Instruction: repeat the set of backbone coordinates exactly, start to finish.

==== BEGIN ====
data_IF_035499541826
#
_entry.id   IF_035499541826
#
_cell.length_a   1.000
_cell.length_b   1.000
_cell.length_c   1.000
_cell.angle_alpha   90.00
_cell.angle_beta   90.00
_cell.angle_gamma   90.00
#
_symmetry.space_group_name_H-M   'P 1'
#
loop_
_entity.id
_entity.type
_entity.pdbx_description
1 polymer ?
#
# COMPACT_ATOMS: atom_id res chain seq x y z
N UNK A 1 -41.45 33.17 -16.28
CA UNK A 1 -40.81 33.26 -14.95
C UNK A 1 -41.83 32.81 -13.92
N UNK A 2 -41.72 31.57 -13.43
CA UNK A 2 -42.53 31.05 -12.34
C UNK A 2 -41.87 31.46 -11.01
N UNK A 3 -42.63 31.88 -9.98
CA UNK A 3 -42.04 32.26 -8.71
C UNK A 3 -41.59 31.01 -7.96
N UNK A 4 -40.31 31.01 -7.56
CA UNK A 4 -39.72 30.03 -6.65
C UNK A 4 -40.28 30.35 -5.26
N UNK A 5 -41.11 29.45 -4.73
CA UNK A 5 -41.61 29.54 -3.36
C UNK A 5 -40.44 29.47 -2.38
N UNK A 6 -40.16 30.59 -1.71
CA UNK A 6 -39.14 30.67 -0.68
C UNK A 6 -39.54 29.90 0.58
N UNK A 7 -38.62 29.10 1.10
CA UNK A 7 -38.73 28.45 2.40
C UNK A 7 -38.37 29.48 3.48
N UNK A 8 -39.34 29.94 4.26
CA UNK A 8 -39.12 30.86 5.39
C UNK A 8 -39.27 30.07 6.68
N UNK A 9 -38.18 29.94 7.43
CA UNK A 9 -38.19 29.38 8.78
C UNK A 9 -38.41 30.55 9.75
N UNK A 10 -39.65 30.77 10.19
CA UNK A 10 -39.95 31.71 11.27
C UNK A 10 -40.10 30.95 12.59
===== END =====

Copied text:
data_IF_035499541826
#
_entry.id   IF_035499541826
#
_cell.length_a   1.000
_cell.length_b   1.000
_cell.length_c   1.000
_cell.angle_alpha   90.00
_cell.angle_beta   90.00
_cell.angle_gamma   90.00
#
_symmetry.space_group_name_H-M   'P 1'
#
loop_
_entity.id
_entity.type
_entity.pdbx_description
1 polymer ?
#
# COMPACT_ATOMS: atom_id res chain seq x y z
N UNK A 1 -41.45 33.17 -16.28
CA UNK A 1 -40.81 33.26 -14.95
C UNK A 1 -41.83 32.81 -13.92
N UNK A 2 -41.72 31.57 -13.43
CA UNK A 2 -42.53 31.05 -12.34
C UNK A 2 -41.87 31.46 -11.01
N UNK A 3 -42.63 31.88 -9.98
CA UNK A 3 -42.04 32.26 -8.71
C UNK A 3 -41.59 31.01 -7.96
N UNK A 4 -40.31 31.01 -7.56
CA UNK A 4 -39.72 30.03 -6.65
C UNK A 4 -40.28 30.35 -5.26
N UNK A 5 -41.11 29.45 -4.73
CA UNK A 5 -41.61 29.54 -3.36
C UNK A 5 -40.44 29.47 -2.38
N UNK A 6 -40.16 30.59 -1.71
CA UNK A 6 -39.14 30.67 -0.68
C UNK A 6 -39.54 29.90 0.58
N UNK A 7 -38.62 29.10 1.10
CA UNK A 7 -38.73 28.45 2.40
C UNK A 7 -38.37 29.48 3.48
N UNK A 8 -39.34 29.94 4.26
CA UNK A 8 -39.12 30.86 5.39
C UNK A 8 -39.27 30.07 6.68
N UNK A 9 -38.18 29.94 7.43
CA UNK A 9 -38.19 29.38 8.78
C UNK A 9 -38.41 30.55 9.75
N UNK A 10 -39.65 30.77 10.19
CA UNK A 10 -39.95 31.71 11.27
C UNK A 10 -40.10 30.95 12.59